When Not to Listen to Your Friends in a Divorce

Posted By Attorney Lindsay Feldman || 20-Apr-2014

As a divorce attorney who focuses on "creative and effective settlements" rather than "down and dirty litigation", what really makes me roll my eyes at parties is when I hear statements like "My friends tell me I need an agressive attorney to get what is mine" or "But my friend said she got X-Y-Z in her divorce".

One of my mantra statements is "Stop listening to your friends and stop posting about your divorce on Facebook". This is not to say you shouldn't have friends as sounding boards or that you should keep all your feelings bottled up, but you do not need to surround yourself with the supposed experts who know little to nothing about YOUR divorce or the law and have gained most of their knowledge from tv, from watching the Britney Spears custody issues on the news or even from their own divorce. EVERY DIVORCE IS DIFFERENT! If they were the same, and you would automatically be getting the same results as your friend, there would be no need for people to fight. It would be boiler plate language and calculations in every case. Everyone would have the same timesharing schedules. But of course, this isn't the case.

Altough statistics vary, it is safe to say that over 3/4 of divorces are resolved by agreements of the parties. Most people never see the inside of a courtroom until the day the divorce is quickly finalized. As it should be. Going to trial is expensive. Going to trial is mentally and physically draining. Going to trial is detrimental to the children. Having a judge, rather than the parties themselves decide the outcome makes people less lkely to follow that outcome - leading to increased post-judgment issues. And finally, in most circumstances, going to trial is unnecessary.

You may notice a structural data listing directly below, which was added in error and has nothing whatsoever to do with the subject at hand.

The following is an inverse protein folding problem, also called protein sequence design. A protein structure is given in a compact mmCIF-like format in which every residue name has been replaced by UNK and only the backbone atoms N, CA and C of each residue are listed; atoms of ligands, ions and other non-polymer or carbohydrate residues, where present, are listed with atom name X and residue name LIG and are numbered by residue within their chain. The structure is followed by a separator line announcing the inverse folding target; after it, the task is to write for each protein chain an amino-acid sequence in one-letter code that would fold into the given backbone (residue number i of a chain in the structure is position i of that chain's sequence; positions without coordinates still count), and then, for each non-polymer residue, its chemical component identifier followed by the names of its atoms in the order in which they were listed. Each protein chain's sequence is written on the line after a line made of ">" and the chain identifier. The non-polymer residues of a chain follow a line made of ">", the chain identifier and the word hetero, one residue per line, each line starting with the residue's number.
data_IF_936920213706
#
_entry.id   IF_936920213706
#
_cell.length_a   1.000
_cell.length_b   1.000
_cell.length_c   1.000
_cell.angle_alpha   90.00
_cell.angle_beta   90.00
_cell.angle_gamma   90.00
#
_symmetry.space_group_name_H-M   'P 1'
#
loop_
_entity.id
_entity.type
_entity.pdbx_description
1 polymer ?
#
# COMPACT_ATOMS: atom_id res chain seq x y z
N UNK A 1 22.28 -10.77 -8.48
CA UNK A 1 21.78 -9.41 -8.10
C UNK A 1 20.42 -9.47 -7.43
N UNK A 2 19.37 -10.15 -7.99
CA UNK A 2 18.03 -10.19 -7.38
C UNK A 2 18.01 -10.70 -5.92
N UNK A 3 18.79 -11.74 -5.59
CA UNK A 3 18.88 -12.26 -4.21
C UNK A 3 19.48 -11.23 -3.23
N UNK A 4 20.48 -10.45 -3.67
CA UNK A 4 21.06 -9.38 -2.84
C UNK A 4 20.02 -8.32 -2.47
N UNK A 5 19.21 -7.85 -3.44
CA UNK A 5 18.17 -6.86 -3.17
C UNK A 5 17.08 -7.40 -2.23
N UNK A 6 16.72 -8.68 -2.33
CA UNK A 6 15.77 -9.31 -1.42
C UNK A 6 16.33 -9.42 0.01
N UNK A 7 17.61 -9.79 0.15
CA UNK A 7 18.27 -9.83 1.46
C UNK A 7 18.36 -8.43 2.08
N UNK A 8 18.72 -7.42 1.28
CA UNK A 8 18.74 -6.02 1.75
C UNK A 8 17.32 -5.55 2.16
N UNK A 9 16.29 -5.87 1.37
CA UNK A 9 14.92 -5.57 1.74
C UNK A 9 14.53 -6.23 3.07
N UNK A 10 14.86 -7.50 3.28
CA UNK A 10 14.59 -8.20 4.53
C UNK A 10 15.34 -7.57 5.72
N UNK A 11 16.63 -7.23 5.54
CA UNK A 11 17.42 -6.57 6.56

Realize that if you have children, your soon to be ex-spouse will be in your life, to some extent, forever. How can you expect to have a working relationship with that person, to the best interest of your children, when you demonize them for a lengthy and grueling 18-month divorce process. And yes, it can easily take that long should you seek to "be agressive". Conversely, you can work with your spouse to have a cooperative relationship after the divorce, by putting aside the animosity, by thinking about your children's future, the equality of the division of assets and debts and the process of moving forward.

The best divorce is one where all family members can move forward in a healthy way. Ideally, the settlement agreements can be put aside and there is never a need to pull them out of the drawer in the future since the parties are able to cooperate and co-parent. Having fought a contested battle through lawyers, spent thousands or tens of thousands of dollars to wind up with a very similar result that could have been achieved amicably, the animosity and damage is more likely to continue for years beyond the divorce.

At Lindsay A. Feldman, P.A., we offer low flat fee divorces. Be divorced in under a month and maintain a cooperative relationship with your spouse. PLease call or email us to see how this non-litigation strategy may be the best for your family.